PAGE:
San Isidro 2009
San Isidro is the Madrilian celebration of the capital’s patron saint, Isidore the Labourer.
In keeping with the origins of this far-from-subdued feast day, the city’s streets during this time are awash with thousands of devotees. Custom dictates that they gather at the Saint’s sanctuary – a fountain that gushes out holy water. How many actually do this is questionable – it’s common to skip the religious observance and get directly stuck into the programme of music, dance and performing arts.
The San Isidro feast day is 15 May, but celebrations spill over into the weeks before and after. Music dominates just about every street corner and public space. Spanish bands play traditional chotis, Latin American bands take to the stage at Las Vistillas and there is even a small jazz festival at Colegio San Evangelista, featuring blues as well as flamenco. A number of the city’s theatres also host music, while larger concerts of anything from rock to flamenco are held in the Plaza Mayor.
During the festivities, most barrios, or neighbourhoods, contribute to the gaiety with a performance of Castilian folklore and street parties. Look out for Madrid‘s equivalent of cockneys, or castizos, resplendent in their dog-tooth tweed and cloth caps and the women in their long frilly chulapas (skirts). Meanwhile, traditional fare consists of bitter aubergine, ice cream, buñuelos, doughnuts and steamy broth known as cocido.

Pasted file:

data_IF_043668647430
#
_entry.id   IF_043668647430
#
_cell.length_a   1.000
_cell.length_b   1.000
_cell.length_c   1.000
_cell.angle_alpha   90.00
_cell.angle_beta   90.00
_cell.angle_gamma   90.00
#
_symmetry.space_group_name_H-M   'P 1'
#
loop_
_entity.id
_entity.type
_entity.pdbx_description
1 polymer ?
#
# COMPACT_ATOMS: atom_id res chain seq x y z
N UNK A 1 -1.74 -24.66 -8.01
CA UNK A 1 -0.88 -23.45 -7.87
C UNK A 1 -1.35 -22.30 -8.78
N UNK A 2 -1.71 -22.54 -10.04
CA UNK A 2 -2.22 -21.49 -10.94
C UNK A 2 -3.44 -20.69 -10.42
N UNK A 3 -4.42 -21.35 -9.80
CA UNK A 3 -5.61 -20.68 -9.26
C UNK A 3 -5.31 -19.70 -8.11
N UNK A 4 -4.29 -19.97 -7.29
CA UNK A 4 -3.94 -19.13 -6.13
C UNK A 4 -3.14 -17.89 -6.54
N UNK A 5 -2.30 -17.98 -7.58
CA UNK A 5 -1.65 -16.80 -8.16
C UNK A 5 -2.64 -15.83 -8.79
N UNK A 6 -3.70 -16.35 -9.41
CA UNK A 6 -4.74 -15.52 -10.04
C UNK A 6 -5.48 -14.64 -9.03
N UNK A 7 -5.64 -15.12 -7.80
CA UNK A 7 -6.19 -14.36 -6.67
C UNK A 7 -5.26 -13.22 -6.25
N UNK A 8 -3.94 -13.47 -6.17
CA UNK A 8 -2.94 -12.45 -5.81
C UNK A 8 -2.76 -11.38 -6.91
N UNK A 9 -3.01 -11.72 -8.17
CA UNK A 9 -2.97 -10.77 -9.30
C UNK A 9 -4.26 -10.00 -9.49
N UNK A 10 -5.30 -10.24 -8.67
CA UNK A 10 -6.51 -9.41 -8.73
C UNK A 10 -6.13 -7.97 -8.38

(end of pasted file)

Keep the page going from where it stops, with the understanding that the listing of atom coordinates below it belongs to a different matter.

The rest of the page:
It is also around this time that the bullfighting calendar starts. However, if that’s something you can’t stomach, try paying a visit to the Ceramics Fair and Book Fair. Be sure to take in as much of the city as possible, as there’s so much on offer. The main areas where activities take place are the Plaza Mayor, Plaza de las Vistillas, Plaza de las Comendadoras, Plaza de Felipe II, Parque del Retiro and the Centro Cultural de la Villa in the Jardines del Descubrimiento.